It is not easy to talk dirty. Many people try and fall flat. The trick is to do it and still stay cool, not come off as crude and juvenile. It’s a very subtle thing and the first master of this art was Lenny Bruce.

Before George Carlin could be George Carlin or Richard Pyror could really let loose with his raucous comedy, Lenny was out there making the world safe for “sick” humor. He paved the way for those guys and many others. If it hadn’t been Lenny, someone else surely would have blazed the trail. Yet, Lenny was the man, and there is hardly a comedian or satirist around today who doesn’t owe him a lot.

When Michael Richards (Seinfeld’s Kramer) had his infamous incident with the N-word at the Laugh Factory, I bet he was thinking about Lenny. It’s a reasonable assumption. Richards is of a certain age and of a liberal bent (I don’t think he’s racist) and no doubt very familiar with Lenny’s work. He probably thought, maybe I can pull-off a Lenny Bruce kind of thing here. Because Lenny did stuff like that. Only Lenny was making a statement, not merely reacting to a heckler.

One time Lenny Bruce used the N-word 22 times in short piece of shtick that lasted about 30 seconds. He said at the end of the routine, “Well, I was just trying to make a point, and that is that it’s the suppression of the word that gives it the power, the violence, the viciousness.” He went on to say that if you used the word repeatedly until it “didn’t mean anything anymore, then you could never make some six-year-old black kid cry because somebody called him a nigger at school.”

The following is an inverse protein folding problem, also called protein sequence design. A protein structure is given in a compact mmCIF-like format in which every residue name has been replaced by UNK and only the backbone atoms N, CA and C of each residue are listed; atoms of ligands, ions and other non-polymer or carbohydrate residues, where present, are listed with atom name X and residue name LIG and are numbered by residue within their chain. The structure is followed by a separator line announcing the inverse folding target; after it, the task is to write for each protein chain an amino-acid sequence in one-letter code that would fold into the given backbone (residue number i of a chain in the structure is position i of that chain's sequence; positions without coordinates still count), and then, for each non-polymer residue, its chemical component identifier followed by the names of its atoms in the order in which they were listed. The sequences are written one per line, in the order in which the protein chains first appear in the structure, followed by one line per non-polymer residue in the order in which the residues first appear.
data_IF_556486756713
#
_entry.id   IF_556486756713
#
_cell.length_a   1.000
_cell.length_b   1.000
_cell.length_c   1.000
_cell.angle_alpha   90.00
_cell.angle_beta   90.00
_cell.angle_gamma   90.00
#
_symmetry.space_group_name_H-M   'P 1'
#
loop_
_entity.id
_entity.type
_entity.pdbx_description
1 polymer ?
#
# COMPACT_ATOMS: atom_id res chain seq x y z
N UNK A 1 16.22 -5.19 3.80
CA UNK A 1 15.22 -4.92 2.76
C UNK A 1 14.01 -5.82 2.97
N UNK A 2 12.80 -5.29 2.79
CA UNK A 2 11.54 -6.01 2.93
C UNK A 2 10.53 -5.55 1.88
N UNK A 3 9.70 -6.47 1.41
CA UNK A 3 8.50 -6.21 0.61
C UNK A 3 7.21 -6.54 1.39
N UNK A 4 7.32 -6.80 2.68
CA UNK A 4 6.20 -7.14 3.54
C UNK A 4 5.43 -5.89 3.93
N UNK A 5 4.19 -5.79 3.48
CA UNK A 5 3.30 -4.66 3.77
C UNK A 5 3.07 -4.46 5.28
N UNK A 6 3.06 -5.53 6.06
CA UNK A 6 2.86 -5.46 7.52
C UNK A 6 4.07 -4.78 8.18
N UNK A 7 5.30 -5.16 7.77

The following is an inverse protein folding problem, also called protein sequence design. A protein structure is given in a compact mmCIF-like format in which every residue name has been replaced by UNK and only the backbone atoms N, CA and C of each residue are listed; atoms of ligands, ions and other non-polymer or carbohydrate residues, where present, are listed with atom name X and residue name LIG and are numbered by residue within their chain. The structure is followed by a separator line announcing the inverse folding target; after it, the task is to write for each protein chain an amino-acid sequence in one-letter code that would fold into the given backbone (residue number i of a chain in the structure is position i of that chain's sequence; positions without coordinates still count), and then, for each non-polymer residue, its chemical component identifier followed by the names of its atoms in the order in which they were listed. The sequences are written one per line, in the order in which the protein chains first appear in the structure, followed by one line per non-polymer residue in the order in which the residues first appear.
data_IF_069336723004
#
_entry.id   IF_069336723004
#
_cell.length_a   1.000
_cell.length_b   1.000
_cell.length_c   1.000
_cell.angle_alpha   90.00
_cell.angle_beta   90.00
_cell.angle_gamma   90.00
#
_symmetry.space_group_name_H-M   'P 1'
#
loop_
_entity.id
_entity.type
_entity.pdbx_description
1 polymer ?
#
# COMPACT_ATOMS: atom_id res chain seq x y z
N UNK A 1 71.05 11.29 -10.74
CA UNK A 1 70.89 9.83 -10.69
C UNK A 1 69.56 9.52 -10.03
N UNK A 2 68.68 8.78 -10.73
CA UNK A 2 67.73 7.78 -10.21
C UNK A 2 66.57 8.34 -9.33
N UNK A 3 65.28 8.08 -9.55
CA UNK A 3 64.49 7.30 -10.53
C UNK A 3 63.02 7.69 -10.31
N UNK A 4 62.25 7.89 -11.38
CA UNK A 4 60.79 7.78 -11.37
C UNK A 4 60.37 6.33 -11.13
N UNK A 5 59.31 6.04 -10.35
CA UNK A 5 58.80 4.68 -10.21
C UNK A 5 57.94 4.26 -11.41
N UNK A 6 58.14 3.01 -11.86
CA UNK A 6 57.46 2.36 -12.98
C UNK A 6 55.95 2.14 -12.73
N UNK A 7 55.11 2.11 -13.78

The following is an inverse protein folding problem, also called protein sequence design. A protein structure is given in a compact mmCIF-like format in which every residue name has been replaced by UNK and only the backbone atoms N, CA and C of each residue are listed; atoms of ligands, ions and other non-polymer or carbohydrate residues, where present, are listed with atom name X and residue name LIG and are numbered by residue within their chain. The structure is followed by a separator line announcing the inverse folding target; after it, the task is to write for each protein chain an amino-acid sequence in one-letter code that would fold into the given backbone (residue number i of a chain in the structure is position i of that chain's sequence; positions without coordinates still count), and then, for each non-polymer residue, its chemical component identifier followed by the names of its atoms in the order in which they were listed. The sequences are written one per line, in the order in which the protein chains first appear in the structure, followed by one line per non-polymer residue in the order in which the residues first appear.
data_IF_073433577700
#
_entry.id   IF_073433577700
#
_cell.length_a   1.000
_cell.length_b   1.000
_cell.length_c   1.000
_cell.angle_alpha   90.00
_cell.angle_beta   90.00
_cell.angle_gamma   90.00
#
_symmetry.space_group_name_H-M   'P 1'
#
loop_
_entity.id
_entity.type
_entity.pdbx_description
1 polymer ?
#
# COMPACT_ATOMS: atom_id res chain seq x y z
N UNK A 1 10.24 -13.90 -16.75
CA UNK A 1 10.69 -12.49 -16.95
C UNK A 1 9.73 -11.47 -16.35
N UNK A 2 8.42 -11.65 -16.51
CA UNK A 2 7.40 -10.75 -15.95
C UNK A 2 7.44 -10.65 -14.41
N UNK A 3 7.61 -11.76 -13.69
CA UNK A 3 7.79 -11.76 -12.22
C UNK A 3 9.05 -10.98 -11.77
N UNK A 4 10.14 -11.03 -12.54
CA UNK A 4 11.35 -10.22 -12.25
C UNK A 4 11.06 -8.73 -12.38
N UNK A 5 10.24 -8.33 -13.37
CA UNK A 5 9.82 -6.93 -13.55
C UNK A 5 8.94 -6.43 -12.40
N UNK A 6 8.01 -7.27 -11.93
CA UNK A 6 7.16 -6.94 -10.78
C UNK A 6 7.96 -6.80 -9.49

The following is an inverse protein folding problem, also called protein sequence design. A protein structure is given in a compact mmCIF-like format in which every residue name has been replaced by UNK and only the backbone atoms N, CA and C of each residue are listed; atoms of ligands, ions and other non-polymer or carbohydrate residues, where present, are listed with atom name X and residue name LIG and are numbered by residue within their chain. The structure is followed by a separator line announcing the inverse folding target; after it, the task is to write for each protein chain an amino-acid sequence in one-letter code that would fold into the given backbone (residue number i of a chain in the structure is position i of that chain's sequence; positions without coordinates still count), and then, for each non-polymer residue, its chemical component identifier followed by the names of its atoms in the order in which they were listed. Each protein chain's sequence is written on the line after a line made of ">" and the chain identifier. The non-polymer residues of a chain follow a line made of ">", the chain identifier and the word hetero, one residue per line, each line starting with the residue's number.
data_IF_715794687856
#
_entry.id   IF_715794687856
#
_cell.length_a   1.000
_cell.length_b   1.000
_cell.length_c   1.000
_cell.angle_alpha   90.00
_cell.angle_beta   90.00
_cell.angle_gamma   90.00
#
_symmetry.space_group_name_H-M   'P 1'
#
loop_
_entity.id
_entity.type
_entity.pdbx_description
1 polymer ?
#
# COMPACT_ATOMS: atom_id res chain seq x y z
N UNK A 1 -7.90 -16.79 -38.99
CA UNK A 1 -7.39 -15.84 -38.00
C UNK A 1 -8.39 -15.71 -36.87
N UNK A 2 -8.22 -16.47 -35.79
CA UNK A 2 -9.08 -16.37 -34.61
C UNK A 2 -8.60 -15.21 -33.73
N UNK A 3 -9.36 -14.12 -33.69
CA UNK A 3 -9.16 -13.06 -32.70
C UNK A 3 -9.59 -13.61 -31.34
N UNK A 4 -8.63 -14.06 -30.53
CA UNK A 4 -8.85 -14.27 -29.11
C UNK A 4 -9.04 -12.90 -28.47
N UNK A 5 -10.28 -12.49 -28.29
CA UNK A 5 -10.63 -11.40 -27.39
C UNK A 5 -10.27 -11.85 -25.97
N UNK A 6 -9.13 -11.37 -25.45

In hindsight, I am not sure that line of reasoning has proved valid. We have used the N-word ad nauseam and nothing has changed. It still hurts people. But Lenny’s heart was in the right place and a lot of the other blows he struck against the status quo were solid punches.

At the same time, it’s naive to think that his primary motivation was to change the world and the First Amendment. Lenny used “dirty” words to attract attention, get chicks, get drugs and make money. Probably in that order. Social criticism was more or less a by-product of the route Lenny had to take. That’s not to say, though, that he didn’t believe in what he was doing.

Lenny Bruce was arrested four times for obscenity between 1961 and 1964. Fighting his legal battles became such an obsession with him that it contributed to his destruction, or rather his self-destruction.

There’s a wonderful quote on the back of the great Albert Goldman and Lawrence Schiller biography, Ladies and Gentlemen Lenny Bruce!:

I’m not a comedian, and I’m not sick. The world is sick and I’m the doctor. I’m a surgeon with a scalpel for false values. I don’t have an act. I just talk. I’m just Lenny Bruce.

George Carlin once said, “He was really a force for exposing hypocrisy . . . he prefigured the free-speech movement and helped push the culture forward into the light of open and honest expression.”

Bob Dylan wrote, “Lenny Bruce was bad. He was the brother that you never had.”

I wrote the following poem in 1971. Lenny had been dead for over five years but I was just getting into him.

I was 18 years old.


lenny bruce
what a schmuck
haunted by honeyed nymphs
and sexless judges
he fell off the toilet
with a needle in his arm
and died

sick lenny
busted for the final time
how to talk dirty
and end up lying on the bathroom tile
murdered by the american dream
just because you believed
in the freedom of words

in the future
history will remember lenny
as a famous english teacher
and students will learn to recite
his immortal words on grammer:
“to is a preposition,
come is a verb”